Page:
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cast: Jonathan Williams, Joe O'Byrne, Paul Birtwhistle, and Donna Henry
director: Michael Booth
90 minutes (18) 2007
widescreen ratio 16:9
Pleased Sheep DVD Region 0 retail
review by Mark West
Diary Of A Bad Lad
A mockumentary that cleverly blurs the lines between fact and fiction, this follows frustrated filmmaker/ suspended college lecturer Barry Lick
(Jonathan Williams, who also wrote and produced the film) as he attempts to make a film about local crime lord Ray Topham (Tom Miller). Assisted
along the way by Topham's right hand man Tommy Morghen (Joe O'Byrne), who introduces the film and is listed as executive producer and ex-porn
actress and cocaine dealer Joanne Miller (Donna Henry), Lick is quickly out of his depth. Exploited by those he trusted, let down by the
inexperience of his student crew and his own shortcomings, things get very dark, very quickly.
This was a real surprise to me. Very low-budget, it starts off looking like someone's old home movies and although the picture quality is variable
throughout, the film quickly finds its feet. At first, Lick seems in control and aware, but as time goes by, we learn his failings - suspended
from the college he works at for his teaching methods, pushing his crew to do things against their will, allowing his drive to make the film
override his basic human morality - and as everything goes to hell around him, so he crumples. Even at the end, when it's obvious that something
is very, very wrong (no spoilers here, you need to see it), he can't resist getting that last close-up and death rattle.
Once you accept the premise that this is an amateur 'documentary', things click into place quickly - the acting is generally good, the locations
used (around Blackburn) help to ground the film further into reality with certain sequences (especially the revenge on Joanne), working brilliantly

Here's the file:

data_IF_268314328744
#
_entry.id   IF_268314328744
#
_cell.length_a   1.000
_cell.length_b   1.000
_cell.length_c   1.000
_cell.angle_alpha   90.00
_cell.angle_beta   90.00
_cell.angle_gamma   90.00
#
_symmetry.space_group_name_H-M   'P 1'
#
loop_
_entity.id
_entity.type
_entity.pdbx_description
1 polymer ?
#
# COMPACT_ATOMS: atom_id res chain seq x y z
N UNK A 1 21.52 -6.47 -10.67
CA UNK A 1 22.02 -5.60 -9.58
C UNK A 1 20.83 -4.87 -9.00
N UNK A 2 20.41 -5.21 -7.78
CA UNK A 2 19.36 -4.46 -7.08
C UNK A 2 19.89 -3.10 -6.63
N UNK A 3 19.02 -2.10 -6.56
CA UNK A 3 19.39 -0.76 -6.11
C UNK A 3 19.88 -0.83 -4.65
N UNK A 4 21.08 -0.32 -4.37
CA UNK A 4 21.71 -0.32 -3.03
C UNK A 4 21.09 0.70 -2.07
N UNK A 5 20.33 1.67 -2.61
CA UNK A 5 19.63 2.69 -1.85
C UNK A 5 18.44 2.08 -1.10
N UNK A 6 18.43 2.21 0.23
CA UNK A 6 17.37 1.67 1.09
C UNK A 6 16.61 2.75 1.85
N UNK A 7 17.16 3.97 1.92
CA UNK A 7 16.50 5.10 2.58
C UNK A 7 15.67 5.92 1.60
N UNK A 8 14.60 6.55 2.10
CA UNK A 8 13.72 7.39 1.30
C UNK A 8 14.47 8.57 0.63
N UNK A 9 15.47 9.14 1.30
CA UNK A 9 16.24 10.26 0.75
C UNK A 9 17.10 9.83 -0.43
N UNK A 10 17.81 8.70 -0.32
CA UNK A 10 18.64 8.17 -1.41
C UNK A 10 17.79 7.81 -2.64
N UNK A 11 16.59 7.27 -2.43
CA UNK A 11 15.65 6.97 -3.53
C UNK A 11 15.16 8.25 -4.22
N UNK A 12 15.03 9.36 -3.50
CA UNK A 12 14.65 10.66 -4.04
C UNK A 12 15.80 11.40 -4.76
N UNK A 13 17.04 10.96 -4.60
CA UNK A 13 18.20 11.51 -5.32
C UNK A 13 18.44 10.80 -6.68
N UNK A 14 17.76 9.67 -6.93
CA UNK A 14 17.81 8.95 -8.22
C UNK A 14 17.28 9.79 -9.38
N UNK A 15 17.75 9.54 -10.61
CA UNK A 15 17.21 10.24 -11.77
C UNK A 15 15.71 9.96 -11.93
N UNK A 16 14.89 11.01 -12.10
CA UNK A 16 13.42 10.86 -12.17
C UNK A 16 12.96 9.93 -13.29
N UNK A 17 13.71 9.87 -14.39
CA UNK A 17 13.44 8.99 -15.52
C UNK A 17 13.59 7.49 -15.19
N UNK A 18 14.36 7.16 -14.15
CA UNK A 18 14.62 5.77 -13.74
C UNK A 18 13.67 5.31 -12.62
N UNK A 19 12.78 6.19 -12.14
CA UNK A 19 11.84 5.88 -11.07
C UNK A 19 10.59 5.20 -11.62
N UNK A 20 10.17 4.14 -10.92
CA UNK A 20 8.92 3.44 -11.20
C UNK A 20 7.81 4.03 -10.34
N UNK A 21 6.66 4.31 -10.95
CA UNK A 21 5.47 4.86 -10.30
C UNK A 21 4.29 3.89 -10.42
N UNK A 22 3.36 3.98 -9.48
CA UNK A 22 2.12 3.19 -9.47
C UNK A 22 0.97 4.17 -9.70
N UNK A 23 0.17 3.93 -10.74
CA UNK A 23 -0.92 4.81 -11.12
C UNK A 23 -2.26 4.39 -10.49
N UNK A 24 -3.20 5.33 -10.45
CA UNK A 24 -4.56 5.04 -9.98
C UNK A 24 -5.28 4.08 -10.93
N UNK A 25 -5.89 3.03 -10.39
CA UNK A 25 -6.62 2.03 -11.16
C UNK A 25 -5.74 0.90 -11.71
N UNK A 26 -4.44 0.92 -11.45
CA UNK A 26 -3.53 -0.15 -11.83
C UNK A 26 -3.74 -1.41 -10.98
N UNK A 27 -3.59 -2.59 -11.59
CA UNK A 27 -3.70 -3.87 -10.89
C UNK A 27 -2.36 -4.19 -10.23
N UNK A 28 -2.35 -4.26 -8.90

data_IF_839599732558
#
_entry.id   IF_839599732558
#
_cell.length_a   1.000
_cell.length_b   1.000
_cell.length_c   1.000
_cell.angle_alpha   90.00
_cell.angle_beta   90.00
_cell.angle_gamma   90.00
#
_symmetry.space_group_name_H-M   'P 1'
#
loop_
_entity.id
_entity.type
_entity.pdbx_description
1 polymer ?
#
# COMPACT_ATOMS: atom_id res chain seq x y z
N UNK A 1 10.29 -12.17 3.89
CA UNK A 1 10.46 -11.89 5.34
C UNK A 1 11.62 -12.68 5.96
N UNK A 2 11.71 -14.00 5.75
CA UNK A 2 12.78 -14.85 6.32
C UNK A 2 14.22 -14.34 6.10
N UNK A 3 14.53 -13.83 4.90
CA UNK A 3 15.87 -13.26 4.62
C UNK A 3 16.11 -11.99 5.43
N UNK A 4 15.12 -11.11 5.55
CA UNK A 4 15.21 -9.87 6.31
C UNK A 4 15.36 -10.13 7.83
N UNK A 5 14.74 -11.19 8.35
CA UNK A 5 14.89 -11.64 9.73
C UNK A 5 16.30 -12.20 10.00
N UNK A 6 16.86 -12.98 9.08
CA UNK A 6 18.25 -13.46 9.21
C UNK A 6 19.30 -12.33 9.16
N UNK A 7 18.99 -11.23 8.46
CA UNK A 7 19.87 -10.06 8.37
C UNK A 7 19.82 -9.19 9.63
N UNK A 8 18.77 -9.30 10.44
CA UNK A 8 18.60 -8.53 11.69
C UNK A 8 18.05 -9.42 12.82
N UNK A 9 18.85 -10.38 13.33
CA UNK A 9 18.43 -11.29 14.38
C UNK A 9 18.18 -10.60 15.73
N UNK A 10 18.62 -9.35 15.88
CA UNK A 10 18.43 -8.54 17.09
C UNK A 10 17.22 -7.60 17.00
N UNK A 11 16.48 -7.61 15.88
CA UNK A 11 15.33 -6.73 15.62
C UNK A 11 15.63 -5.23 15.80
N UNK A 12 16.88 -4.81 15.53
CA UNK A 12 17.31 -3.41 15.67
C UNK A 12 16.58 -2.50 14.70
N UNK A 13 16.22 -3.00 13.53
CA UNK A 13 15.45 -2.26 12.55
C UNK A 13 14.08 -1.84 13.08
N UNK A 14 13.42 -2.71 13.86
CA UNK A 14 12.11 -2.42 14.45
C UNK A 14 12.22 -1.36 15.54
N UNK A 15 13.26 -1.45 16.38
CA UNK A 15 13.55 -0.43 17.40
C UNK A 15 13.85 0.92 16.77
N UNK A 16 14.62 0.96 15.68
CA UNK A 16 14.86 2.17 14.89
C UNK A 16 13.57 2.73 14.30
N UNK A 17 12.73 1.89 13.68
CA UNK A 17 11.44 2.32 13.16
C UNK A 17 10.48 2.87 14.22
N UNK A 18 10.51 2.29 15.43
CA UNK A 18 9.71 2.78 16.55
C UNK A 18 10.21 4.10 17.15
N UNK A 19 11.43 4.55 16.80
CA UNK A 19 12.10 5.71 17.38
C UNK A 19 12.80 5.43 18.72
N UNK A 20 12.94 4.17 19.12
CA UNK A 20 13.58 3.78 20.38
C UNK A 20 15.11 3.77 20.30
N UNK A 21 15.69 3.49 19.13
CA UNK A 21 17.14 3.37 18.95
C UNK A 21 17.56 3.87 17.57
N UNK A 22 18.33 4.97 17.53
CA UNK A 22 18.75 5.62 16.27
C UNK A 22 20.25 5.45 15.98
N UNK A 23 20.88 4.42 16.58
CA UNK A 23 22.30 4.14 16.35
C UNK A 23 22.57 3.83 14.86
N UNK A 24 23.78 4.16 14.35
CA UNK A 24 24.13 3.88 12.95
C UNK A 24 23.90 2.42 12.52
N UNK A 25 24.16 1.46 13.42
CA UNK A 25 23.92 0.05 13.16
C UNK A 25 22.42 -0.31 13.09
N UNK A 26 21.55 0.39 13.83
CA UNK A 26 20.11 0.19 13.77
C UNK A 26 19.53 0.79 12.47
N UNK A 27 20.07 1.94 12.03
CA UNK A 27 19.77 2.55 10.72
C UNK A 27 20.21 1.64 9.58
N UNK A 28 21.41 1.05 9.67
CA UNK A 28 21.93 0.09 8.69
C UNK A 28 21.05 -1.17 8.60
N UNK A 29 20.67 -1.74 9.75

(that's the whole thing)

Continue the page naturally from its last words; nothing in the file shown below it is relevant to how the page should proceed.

on the conceit that the camera operator is either 'out of it' or not entirely sure what's going on. Having said that, the amateur edge is also
the film's undoing. The production uses three cameras - one is DV and very clear, the other is okay, and the final one almost seems like a VHS
unit and, unfortunately, most of the night-time sequences are shot on the latter.
What gives the film its power, however, is our inability - like Lick - to turn away. A confrontation with a drug dealer in Joanne's house seems
to go on forever, as the dealer and Birty (Paul Birtwhistle) argue and, just when I was about to hit the fast-forward button, it becomes something
much grimmer and darker indeed and by Lick's actions, you realise he's crossed the line. Nothing will be sacred anymore and that's highlighted
when the crew follow Tommy out on a 'meeting' with a client who's fallen behind on his payments.
Simon and Leanne Huxley (James Foster, in a very brave performance and the equally courageous Carolyn Mason) are persuaded that one way to erase
their debts is to make their own porn film. They agree, listen to the list of required positions and then their tape is presented as part of the
film. At first, it's quite amusing and light-hearted, (an attempt at anal sex plays as homage to A Clockwork Orange, complete with speeded-up
film and Beethoven) but the viewer quickly becomes complicit in their degradation and it becomes very uncomfortable.
Equally uncomfortable is the revenge meted out on Joanne, which Barry films and shows her the next day without a speck of remorse. The
uncomfortable feeling increases, right through to the end and there are some almost throwaway moments - like Roxy (Roxanne Gregory) in the
sauna - that seem much worse after you've watched the film.
There were several extras on my screener copy, which show just how much a labour of love this was for some of the production team. Biogs are
about the main film crew, but they're fictitious, further extending the sleight-of-hand of the film. A short, It's A Documentary, talks
about truth in documentaries and plays well, whilst Birty's video diaries (all five of them) are all in character. As much fun as all of these
are, it would have been nice to have a real behind-the-scenes featurette, too; but that's a small gripe.
So, in conclusion..? Diary Of A Bad Lad is a low-budget British film, well constructed and thought out, with some solid performances
and I, for one, thoroughly recommend it.